Chefs and full-time foodies are no longer seasoning their food with salt. They're going all out and using straight seawater instead

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Add seawater to your food and people cheer in the background!

Forget seasoning water with salt. The latest food trend is cooking with water straight from the sea. Has the world gone mad? We'll let you decide ...


Confession time: who’s responsible for this?

Spain we're looking at you. Ferran Adrià of elBulli fame and Quique Dacosta (with his namesake three Michelin star restaurant) are apparently dab hands at this, though top chefs over here have been quick to join the party too.

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Chefy dish

Valerio Napoletano for Acqua di Chef via

Those funny bubbles are made with seawater don’t ya know


But it ain't nothing new ...

Cooking with seawater has been going on in coastal villages for centuries (after all, it's the natural thing to do without sinks, taps, or health and safety).


Seawater even features as an ingredient in recipes as early as the eighteenth century - see Joe Frogger cookies. Legend has it that saltwater was used in these seafaring biscuits to help preserve them over long journeys.

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It’s probably a cultural thing ...

We're a bit nervous of salt here in the UK, but in Spain people aren't so bothered. There's now six companies selling purified seawater over there, while Scottish company Acquamara gave up as there wasn't enough demand. That said, big boys Mediterranea Seawater are set to launch in the US next month – it'll be interesting to see how they do.


What's the point?

Good question. Apparently cooking with seawater makes your food taste better. In Spain, it's marketed as la sel perfecta (the perfect salt) enhancing the natural flavour of whatever you're eating rather than making it taste salty. Companies also claim it contains more minerals than sea salt and less sodium chloride ... but the jury is most definitely out.


Sod it. I want to try it! 

Curious enough to toss reason to the waves? Then take some advice from Chris Jones, Interim Chef at Chefs Jobs UK, before you give it a go (he's done this before):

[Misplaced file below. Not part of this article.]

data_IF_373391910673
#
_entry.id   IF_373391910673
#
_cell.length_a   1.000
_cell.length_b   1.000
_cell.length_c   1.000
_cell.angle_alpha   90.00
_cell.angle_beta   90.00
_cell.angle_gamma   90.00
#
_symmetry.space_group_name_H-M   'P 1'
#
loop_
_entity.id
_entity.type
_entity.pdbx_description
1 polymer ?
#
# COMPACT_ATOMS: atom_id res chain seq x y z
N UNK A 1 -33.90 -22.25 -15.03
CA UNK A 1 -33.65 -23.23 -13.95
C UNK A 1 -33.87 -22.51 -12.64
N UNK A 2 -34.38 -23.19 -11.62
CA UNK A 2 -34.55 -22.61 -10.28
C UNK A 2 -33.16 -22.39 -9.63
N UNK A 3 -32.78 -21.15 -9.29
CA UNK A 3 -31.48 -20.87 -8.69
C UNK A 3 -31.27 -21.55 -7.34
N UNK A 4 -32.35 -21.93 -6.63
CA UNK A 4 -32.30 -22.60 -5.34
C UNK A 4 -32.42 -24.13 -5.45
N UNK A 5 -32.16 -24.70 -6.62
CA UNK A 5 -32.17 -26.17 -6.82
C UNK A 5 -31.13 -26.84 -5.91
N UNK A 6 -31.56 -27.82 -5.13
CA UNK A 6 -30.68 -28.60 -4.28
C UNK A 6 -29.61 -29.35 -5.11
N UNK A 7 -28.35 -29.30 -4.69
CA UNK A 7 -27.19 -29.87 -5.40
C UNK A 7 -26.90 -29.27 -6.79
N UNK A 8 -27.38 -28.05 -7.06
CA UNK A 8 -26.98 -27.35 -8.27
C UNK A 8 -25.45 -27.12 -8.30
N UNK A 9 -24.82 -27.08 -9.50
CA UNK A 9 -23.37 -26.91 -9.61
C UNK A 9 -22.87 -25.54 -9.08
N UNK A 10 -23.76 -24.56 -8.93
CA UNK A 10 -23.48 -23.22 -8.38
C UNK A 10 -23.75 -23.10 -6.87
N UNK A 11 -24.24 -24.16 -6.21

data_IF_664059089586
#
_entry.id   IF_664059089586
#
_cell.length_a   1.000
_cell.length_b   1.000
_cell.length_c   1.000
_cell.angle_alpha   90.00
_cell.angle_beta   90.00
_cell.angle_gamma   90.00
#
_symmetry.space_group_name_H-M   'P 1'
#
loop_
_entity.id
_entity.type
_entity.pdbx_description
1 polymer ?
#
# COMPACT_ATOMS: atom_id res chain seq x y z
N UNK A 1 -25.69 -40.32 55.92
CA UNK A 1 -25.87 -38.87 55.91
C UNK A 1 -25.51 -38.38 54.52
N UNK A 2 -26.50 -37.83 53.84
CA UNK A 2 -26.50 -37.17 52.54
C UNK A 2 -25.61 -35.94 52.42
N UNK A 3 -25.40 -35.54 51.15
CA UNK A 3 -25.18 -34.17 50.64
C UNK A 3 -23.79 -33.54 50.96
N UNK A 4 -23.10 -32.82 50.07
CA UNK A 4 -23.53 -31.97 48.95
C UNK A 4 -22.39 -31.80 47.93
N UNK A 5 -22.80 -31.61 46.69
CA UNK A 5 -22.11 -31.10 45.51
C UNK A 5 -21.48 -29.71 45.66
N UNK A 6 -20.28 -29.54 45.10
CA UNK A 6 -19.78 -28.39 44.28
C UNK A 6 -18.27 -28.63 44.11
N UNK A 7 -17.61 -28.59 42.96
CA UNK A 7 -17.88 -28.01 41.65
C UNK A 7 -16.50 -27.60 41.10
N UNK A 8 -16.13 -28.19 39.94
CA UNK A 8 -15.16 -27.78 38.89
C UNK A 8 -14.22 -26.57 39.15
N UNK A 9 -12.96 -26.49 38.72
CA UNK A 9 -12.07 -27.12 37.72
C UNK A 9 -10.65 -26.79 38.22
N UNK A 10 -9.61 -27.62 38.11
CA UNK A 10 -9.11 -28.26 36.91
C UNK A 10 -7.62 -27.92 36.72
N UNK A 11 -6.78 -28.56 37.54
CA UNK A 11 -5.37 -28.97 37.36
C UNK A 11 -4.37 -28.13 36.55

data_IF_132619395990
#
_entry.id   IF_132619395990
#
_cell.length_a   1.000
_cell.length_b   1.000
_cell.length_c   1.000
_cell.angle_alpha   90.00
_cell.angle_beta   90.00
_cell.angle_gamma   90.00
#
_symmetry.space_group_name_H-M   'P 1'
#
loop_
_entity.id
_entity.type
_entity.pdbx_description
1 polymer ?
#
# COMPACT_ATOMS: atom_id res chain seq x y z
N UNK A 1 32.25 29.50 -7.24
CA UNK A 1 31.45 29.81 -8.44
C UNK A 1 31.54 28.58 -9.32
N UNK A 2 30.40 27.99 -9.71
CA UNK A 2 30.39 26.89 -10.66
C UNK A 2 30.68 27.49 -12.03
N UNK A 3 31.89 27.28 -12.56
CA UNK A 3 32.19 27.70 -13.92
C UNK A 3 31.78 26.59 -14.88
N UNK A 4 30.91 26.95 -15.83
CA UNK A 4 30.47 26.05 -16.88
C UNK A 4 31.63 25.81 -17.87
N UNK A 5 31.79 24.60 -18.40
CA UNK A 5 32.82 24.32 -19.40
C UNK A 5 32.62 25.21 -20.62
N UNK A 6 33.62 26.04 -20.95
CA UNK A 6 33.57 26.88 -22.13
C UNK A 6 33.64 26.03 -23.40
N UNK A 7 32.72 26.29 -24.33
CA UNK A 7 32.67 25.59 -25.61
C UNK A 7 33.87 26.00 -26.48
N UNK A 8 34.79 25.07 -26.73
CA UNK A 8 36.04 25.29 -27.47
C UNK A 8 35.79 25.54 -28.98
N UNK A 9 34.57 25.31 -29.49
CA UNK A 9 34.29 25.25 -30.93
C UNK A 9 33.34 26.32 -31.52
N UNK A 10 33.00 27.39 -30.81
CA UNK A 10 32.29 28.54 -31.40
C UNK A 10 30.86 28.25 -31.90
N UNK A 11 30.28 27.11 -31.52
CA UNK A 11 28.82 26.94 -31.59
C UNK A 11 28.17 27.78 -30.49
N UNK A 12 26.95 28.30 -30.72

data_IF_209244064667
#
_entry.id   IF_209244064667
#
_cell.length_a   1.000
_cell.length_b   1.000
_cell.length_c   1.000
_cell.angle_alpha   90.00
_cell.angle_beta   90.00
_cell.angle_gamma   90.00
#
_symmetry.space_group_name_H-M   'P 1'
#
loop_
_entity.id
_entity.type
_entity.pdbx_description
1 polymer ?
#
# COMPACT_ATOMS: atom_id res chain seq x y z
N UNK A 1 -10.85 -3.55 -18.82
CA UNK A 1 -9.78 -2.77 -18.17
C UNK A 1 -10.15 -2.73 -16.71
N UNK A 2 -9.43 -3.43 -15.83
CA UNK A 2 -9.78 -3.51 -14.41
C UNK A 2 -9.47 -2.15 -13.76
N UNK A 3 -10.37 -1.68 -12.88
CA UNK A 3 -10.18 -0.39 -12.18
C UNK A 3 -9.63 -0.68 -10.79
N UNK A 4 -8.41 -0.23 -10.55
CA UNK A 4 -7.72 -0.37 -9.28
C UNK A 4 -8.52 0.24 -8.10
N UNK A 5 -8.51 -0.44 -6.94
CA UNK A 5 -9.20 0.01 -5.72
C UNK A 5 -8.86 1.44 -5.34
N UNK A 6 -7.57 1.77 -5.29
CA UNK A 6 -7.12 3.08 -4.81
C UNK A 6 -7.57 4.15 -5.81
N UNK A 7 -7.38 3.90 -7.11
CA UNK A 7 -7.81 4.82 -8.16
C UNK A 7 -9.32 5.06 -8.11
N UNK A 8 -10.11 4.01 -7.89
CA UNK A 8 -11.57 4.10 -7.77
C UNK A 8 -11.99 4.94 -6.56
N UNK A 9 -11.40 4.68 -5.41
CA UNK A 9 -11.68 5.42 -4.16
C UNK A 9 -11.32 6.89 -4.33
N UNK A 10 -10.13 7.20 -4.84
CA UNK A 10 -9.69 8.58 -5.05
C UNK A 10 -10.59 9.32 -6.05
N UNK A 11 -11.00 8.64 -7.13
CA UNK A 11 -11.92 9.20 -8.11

• I'd recommend using a ratio of one part seawater to two parts normal water if you're using seawater in your cooking, like boiling rice or pasta. Using seawater alone would make the salt content of a dish extremely high and completely take over the taste.


  • Saltwater is great to cook crustaceans such as lobsters and langoustines – wash them in seawater too so you don't lose any of the minerals which would otherwise be washed away.


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Cooking lobster in seawater

Photo: PR

Lobster cooking in seawater


Where’d you get seawater from, then?

The sea of course! But on a serious note, Chris says you've got to be extremely careful. "Seawater must be boiled and taken past pasteurisation point (186°C) before you use it." Collect it from reasonably deep, fast moving water at high tide too – not the shallows or rock pools where the kids pee; and pour through a cheesecloth to remove any silt.


A safer (though admittedly less fun option) is to buy seawater bottled or boxed, ready to go – this stuff has been treated, so it's free from pollutants and micro-organisms which might be harmful. It's not cheap though; according to Chris a three litre box costs around 30-35 euros (about £21-25).


Recipes for the seasoned cook

Want to go beyond obvious fish and shellfish territory? Get adventurous with Heather Atwood's 'Mermaid chicken' and saltwater mash (aptly named by her young daughter), this roast lamb with saltwater, or try putting some in a salad dressing

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A salad with a difference!

Cooking with seawater: does it float your boat or leave you all at sea? Let us know in the comments box below ...